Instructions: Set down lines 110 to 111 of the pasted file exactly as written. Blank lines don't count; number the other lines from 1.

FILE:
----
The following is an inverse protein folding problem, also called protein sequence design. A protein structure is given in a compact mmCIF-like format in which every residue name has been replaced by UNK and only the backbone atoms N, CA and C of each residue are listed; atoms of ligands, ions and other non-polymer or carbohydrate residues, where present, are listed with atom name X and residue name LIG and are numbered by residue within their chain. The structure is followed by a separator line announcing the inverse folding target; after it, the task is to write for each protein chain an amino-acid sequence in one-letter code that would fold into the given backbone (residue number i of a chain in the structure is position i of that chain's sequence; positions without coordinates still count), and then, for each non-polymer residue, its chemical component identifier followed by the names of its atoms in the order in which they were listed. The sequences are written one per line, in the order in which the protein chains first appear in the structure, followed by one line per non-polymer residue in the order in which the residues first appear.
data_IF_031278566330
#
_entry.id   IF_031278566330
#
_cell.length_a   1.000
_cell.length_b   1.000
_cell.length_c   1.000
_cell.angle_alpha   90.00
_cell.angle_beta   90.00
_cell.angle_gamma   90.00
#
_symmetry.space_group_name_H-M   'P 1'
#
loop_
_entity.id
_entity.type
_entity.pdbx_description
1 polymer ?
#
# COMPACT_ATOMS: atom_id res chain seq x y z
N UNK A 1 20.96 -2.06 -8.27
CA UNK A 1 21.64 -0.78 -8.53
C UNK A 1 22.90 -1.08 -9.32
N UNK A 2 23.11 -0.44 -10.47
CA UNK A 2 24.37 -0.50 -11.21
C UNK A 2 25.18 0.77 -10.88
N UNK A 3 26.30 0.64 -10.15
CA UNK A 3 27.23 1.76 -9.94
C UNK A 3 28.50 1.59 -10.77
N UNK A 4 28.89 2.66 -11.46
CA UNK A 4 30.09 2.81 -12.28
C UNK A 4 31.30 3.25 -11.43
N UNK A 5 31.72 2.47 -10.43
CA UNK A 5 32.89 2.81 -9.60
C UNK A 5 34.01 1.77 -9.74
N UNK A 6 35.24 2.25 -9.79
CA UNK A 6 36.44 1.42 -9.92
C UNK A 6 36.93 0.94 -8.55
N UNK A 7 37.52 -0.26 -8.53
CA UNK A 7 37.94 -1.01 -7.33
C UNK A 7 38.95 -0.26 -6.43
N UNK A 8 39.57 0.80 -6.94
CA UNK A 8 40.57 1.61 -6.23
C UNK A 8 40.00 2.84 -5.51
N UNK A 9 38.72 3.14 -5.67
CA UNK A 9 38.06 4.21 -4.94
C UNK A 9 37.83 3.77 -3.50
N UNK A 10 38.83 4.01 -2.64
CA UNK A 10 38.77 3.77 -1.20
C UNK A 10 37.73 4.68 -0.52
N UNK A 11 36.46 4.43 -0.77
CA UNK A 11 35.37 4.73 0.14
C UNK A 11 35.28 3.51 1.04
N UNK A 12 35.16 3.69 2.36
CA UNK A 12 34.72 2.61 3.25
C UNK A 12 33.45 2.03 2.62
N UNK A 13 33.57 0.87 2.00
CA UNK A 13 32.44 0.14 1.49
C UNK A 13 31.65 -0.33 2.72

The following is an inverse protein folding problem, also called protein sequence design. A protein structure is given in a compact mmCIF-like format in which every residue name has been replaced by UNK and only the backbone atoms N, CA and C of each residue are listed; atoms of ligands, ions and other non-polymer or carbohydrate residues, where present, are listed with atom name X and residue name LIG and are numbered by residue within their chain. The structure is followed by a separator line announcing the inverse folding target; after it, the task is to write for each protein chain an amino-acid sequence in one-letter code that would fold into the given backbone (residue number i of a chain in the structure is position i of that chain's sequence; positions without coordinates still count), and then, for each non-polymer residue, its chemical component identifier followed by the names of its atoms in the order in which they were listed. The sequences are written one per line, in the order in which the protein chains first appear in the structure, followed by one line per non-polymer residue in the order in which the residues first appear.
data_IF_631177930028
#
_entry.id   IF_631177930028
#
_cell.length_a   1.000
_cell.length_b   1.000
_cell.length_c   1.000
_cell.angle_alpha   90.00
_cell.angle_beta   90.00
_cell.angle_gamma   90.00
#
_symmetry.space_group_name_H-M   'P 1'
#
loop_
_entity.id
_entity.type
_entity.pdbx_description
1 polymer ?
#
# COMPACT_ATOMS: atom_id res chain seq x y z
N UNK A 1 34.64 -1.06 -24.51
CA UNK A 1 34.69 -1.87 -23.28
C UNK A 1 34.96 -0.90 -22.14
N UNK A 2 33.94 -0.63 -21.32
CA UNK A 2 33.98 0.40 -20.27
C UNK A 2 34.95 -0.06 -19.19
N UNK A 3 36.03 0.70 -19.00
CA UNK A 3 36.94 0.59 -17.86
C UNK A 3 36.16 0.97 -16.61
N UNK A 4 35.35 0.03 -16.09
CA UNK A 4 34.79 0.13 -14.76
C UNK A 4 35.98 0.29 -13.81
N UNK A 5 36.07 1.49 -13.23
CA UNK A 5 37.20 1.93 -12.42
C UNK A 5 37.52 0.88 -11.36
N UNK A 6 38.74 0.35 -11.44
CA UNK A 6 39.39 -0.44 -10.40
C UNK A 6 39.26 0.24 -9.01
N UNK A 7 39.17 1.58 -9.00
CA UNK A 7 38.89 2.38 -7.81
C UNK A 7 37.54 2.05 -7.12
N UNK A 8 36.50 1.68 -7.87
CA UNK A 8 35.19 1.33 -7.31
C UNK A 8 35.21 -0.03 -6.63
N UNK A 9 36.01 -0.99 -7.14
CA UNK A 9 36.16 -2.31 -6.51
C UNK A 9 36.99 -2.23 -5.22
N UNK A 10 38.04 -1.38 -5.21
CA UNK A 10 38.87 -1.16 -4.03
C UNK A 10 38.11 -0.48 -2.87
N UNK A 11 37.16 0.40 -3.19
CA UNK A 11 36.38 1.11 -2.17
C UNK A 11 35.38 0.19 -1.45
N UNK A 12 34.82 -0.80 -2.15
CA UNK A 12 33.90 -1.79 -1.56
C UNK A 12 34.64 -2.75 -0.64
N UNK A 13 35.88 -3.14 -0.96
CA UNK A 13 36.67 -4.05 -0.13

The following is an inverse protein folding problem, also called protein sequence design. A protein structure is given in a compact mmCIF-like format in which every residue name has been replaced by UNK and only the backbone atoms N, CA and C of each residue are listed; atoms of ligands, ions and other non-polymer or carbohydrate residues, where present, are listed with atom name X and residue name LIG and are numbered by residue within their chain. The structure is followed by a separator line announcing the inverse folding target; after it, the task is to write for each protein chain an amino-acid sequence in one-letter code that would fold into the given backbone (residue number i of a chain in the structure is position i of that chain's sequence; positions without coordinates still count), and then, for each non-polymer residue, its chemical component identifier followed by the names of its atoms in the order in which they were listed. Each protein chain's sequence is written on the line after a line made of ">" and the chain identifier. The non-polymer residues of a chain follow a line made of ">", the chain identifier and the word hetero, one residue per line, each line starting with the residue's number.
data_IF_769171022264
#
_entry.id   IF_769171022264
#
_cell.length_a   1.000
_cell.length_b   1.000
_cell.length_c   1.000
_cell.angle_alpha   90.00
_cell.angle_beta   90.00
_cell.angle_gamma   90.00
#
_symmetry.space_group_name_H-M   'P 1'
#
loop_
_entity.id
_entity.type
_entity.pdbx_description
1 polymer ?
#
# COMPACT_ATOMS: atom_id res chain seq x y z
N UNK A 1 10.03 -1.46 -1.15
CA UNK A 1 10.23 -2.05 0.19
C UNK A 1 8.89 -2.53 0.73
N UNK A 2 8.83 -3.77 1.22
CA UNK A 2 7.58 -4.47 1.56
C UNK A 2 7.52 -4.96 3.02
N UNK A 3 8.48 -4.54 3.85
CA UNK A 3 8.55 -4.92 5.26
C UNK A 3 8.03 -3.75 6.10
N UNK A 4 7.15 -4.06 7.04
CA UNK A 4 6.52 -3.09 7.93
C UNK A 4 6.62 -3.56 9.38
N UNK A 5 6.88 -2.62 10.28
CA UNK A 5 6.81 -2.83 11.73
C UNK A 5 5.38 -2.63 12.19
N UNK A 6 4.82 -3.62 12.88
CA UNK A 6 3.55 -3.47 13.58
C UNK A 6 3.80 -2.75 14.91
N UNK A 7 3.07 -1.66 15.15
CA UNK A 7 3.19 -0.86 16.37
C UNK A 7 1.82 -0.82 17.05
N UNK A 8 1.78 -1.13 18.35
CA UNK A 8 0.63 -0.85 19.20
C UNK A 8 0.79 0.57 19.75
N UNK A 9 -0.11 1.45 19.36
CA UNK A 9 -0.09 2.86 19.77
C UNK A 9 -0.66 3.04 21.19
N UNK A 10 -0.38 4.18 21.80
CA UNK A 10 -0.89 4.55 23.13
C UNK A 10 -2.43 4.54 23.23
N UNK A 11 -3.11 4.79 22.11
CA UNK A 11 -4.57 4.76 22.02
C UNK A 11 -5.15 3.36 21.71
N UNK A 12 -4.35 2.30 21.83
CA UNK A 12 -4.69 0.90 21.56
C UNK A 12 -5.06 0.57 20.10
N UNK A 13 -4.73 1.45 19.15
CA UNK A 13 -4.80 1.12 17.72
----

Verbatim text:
CA UNK A 10 38.87 -1.16 -4.03
C UNK A 10 38.11 -0.48 -2.87